Like

      • Prashant Mudgal says:

        I have the same issue of keloids and I have many of them on my upper back but I don’t take a lot of notice of them. If someone is rejecting me for this reason then I guess it wasn’t worth it to be with them in first place.

        Like

      • kimgedeon says:

        I understand what you’re saying, but I think you’ve missed one crucial point. Let me explain. I’ve had love interests in my past that have accepted me for who I am and said that my keloids “don’t take away from my beauty.” However, the problem is that I don’t believe them because I don’t have self-love. So I’m not so much afraid of rejection per se, I am afraid that I will never be confident in myself. Without self-confidence, you can’t accept love — you can never be fully vulnerable and open because of insecurities. So I am trying to find that from within — self-love. I don’t know how, but I’m going to have to try 🙂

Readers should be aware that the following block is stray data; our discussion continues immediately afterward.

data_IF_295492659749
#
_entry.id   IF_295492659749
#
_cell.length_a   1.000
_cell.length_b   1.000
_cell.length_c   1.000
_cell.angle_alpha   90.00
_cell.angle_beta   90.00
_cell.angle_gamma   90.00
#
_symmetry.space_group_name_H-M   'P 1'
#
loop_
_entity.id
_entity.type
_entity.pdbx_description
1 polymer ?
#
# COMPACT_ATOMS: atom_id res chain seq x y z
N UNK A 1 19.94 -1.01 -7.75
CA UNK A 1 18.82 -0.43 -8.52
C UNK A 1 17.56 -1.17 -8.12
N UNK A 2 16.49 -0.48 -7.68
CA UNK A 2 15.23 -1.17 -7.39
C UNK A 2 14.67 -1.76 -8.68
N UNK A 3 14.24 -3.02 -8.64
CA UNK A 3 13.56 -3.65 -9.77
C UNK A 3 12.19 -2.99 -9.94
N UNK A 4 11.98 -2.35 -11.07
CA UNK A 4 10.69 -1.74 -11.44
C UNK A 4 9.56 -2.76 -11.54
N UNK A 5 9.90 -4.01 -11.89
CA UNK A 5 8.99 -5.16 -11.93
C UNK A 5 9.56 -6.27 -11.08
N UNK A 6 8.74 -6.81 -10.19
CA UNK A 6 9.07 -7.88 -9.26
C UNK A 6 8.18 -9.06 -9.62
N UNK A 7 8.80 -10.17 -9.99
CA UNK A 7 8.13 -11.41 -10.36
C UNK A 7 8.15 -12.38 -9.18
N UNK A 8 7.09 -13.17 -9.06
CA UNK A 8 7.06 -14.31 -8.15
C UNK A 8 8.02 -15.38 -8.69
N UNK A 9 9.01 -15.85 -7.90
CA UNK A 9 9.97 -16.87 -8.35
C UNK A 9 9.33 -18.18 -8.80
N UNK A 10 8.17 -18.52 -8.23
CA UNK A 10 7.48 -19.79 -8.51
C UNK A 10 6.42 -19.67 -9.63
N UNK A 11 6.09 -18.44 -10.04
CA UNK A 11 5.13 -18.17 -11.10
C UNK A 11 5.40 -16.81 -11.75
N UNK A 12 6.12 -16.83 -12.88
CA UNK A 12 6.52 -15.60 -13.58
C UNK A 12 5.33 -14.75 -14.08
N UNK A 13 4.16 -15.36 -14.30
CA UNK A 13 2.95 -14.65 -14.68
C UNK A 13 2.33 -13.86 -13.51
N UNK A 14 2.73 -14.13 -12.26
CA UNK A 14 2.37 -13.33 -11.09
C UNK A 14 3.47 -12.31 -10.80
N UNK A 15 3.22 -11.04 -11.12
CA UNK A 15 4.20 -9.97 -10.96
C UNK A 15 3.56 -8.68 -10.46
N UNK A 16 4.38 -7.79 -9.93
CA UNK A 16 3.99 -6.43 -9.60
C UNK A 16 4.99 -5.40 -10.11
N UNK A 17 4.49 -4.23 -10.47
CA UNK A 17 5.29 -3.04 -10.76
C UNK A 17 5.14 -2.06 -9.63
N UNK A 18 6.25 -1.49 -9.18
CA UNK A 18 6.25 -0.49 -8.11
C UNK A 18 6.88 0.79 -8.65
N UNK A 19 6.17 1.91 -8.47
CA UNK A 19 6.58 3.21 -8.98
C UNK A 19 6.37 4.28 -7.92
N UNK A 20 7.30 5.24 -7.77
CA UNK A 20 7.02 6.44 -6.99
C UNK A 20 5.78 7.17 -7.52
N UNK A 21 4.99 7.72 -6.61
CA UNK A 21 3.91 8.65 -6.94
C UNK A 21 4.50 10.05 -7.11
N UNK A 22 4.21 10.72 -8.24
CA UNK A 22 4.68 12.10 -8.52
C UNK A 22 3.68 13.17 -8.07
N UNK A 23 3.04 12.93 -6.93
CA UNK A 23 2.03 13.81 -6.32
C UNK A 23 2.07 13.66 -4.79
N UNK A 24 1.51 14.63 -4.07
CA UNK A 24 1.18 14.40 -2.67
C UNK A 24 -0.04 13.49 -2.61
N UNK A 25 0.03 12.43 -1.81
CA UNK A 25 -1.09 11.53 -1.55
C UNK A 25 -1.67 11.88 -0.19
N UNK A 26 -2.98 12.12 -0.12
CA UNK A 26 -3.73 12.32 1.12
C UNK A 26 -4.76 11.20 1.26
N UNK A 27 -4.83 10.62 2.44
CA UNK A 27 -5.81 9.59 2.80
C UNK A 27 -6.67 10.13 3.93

Like

  1. Mari Rose says:

    I understand you, I too wonder sometimes what did I do to deserve this curse. I have never been able to wear a bathing suit or any sleeveless or v neck clothing. It’s so difficult being a woman and having this problem. My family tells me the samethings your family tells you and I know they mean well but I see the look in their eyes when they see my scars. Not only are keloids ugly to look at but so painful. I’m the only person in my family that has them. I can only think it was from chicken pox but I had it when I was 5 and this just happened after I turned 17. I was badly attacked by a dog and I wonder if the trama did something. I have a huge one on my chest, on my back several and on my upper arms.
    I’ve had someone rug my shoulders or rub my arm just to greet me and I cringe cause i’m afraid they will feel the bumps. I too have to learn how to love myself, cause right now I don’t like the girl I see in the mirror. I’m 48 yrs. old and feel so insecure and unhappy.

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    • kimgedeon says:

      I can totally relate to everything you’re going through. I have to be very stategic about the clothes I wear. When I shop for bathing suits, they have to be “high neck” swimsuits. Now that I have one growing on my left shoulder, I’m at a loss now lol. Now I’d have to find a long sleeve swimsuit — in the summer — which is so ridiculous! It’s so annoying not being able to have to luxury of wearing low cut tops and whatever else I’d like to wear.